In the Outcome Economy, businesses will shift from only delivering goods or services to the only thing that matters to customers: provide them goods or services that solve their individual problem and have measurable results.
Understanding the customer through data
This will be very challenging for companies as it implies that they need to fully understand their customers and the context in which products and services are sold. Value based on output also means that sensor data needs to be constantly examined in real time. Those data streams will contain traces about usage patterns, runtimes and telemetry and help to get detailed analysis on the customer behaviour. This will allow to optimize the services and products, individualize them completely for the customer and find the right level of ressources to be used to obtain the optimal output. Design Thinking will also play a vital role as it allows to drill down to the customer needs, comprehend in which context goods and services are used and what kind of value this provides.
Less machines with more output
So imagine you as consumer won’t have a car anymore as ownership of the car is not important or a status symbol anymore. The only value you have is to get from one location to another and companies that specialize in providing you the right machines (cars, planes, helicopters) and services to accomplish this. Or companies like Bosch that in future won’t sell you a drilling machine, but will sell you the holes that you may want to drill. In industry, the value based impact will be tremendous as there will be less machines sold, but the output per machine will be higher than in the past as it will be used almost constantly.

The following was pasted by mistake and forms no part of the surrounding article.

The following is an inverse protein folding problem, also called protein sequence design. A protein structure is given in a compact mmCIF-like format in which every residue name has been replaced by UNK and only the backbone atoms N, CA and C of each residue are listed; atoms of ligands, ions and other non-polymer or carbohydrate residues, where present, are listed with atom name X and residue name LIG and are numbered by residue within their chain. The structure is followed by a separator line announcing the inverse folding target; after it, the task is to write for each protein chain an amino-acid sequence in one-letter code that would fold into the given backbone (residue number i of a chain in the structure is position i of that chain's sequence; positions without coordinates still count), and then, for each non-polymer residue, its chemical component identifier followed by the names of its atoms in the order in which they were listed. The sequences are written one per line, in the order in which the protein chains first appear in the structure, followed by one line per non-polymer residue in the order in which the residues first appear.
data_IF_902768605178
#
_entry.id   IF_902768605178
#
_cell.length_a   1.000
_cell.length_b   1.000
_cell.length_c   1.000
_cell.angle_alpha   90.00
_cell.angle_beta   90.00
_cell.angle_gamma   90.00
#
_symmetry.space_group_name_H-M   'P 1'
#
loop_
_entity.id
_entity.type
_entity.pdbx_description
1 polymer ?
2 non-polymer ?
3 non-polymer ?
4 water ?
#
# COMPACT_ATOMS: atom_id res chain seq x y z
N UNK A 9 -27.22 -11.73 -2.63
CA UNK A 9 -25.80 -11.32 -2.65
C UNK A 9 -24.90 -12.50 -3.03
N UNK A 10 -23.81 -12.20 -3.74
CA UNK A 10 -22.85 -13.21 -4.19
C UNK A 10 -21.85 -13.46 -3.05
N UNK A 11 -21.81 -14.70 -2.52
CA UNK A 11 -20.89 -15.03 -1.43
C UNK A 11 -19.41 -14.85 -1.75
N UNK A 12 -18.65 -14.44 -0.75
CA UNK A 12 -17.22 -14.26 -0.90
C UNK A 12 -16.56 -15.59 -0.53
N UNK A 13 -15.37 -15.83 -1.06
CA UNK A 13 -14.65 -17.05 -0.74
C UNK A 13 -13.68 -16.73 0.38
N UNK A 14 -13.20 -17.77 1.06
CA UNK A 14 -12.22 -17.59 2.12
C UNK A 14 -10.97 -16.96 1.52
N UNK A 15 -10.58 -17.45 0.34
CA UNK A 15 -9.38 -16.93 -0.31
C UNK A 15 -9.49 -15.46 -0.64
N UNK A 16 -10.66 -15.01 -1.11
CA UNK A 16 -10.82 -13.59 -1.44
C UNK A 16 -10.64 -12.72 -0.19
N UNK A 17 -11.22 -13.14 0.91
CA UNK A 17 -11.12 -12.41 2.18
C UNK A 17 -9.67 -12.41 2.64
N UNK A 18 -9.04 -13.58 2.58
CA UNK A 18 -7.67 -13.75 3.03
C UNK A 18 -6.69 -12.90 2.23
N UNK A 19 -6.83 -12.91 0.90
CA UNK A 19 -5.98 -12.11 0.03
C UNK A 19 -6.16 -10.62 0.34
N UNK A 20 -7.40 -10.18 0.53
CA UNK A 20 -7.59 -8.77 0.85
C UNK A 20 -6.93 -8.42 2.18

There are prominent examples for outcome economy focussed businesses, e.g. in the farming sector. Companies like Trimble, JohnDeere, Claas or CNHi will more and more focus on providing their customers not only tractors but machines that deliver a certain output. And this in an interconnected way by predicting the precise mix of seed, fertilizers, temperature, soil structure, and timing in order to maximize crop yield at harvest.
Another often cited company that focusses on the output of customers is Rolls-Royce with its jet engine business. The company decided moving away from just building engines and reacting on failures to being an integrated product and service provider that owns the risk of their engines being on wing, means being utilized on planes. Of course there is a risk associated with this value based approach as Rolls-Royce needs to ensure that time on wing is maximized and shop visit costs are minimized. With a set of services like health monitoring of engines in real-time, predictive maintenance, and data analytics it seems the company successfully managed the change to an outcome and value based manufacturer.
IoT will be outcome based and shared risk
In summary, businesses will move to a more outcome based approach which postulates that they understand their customer needs much better than in the past. Data will play a dominant role and will become an asset in itself that transports real value for customers and providers. Data ownership will become increasingly important for all sides. Provider risks will increase with this value based approach because the risk shifts partly to them but so will the compensation. Outcome economy is not a something that we can choose to live in or not but something that inevitably is going to happen and change the way companies are doing business in future.